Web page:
3: Keeping up with remote nutrition data collection
We’re also expanding in terms of the type of data we use mVAM to collect. Following the success of last year’s remote nutrition data collection pilot in Kenya, we’ve moved on testing whether this is also feasible in Malawi and Niger, and which technologies we can use to collect the data.
From October 2016 to April 2017, we worked with GeoPoll in Malawi to develop a tool and methodology for collecting MDD-W data using SMS surveys. We conducted five rounds of surveys, during which we constantly adapted the indicator to make sure it was suitable for SMS surveys. We learned that the design of the questions was especially important — simple questions, a mix of open-ended and list-based questions, and the option to take the survey in the respondent’s preferred language proved particularly helpful.
In Niger, we tested the feasibility of using CATI to collect MDD-W data in IDP camps in the conflict-affected Diffa region. Through focus groups and in-depth interviews, it became evident that despite low phone ownership rates among women, most women do have access to phones through sharing with household members or neighbours. Men had little hesitation to women in their families being called when they were informed in advance, when female operators were used, and when the operators identified themselves as calling from WFP.. We’re now analysing the data we collected through both F2F and CATI, in order to understand potential mode effects and selection bias.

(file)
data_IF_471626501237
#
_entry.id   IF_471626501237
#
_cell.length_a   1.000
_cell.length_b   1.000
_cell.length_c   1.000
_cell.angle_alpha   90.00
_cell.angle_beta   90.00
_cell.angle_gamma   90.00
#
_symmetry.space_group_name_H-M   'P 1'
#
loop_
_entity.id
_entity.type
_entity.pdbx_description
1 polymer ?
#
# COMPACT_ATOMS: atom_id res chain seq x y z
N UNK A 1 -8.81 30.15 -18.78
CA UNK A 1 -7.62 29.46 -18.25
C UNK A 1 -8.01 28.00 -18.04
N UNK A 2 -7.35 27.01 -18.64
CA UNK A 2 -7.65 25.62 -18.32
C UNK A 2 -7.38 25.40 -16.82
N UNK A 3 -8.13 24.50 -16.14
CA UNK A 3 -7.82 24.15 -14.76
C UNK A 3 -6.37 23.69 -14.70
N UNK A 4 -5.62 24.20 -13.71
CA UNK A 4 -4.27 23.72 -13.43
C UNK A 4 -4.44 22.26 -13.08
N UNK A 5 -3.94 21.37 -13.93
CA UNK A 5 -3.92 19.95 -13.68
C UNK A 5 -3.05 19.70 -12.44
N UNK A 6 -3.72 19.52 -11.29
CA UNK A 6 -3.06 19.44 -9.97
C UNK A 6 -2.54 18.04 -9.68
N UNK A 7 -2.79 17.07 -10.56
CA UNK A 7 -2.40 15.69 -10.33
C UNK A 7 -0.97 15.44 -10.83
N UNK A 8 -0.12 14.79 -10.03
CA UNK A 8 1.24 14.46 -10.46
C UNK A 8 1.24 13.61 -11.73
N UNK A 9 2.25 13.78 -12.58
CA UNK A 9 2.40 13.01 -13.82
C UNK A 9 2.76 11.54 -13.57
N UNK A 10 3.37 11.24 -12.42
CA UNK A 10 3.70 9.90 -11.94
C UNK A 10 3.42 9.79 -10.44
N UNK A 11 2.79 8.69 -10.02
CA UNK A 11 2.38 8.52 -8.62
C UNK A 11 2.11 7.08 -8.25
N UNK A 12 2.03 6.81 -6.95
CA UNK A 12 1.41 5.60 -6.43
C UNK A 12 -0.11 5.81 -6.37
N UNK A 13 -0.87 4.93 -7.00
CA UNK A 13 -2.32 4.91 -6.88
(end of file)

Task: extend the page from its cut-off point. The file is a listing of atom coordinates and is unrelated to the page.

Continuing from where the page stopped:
(For a full overview of our nutrition work, check out Episode 12 of VAM Talks!)
4: Responsible data (collection, storage, sharing and distribution!)
Mobile data projects come with their own particular set of risks and challenges with regards to data privacy and protection. In a time when reports of data breaches seem to occur more and more frequently, what steps should we take to ensure that we aren’t accidentally putting the very people we are trying to assist at risk? Working with the International Data Responsibility Group (IDRG) and Leiden University’s Centre for Innovation, we developed a field book for Conducting Mobile Surveys Responsibly, which outlines the main risks of mobile data collection and provides guidelines for responsible data collection, storage, processing and distribution in complex humanitarian contexts. In December, we brought together experts on three different continents for a webinar on Responsible Mobile Data Collection, in which they discussed the challenges of remote data collection projects and shared best practices, tools, and tips for adhering to privacy and protection guidelines — from the field level to the WFP context and across the broader humanitarian and development sphere.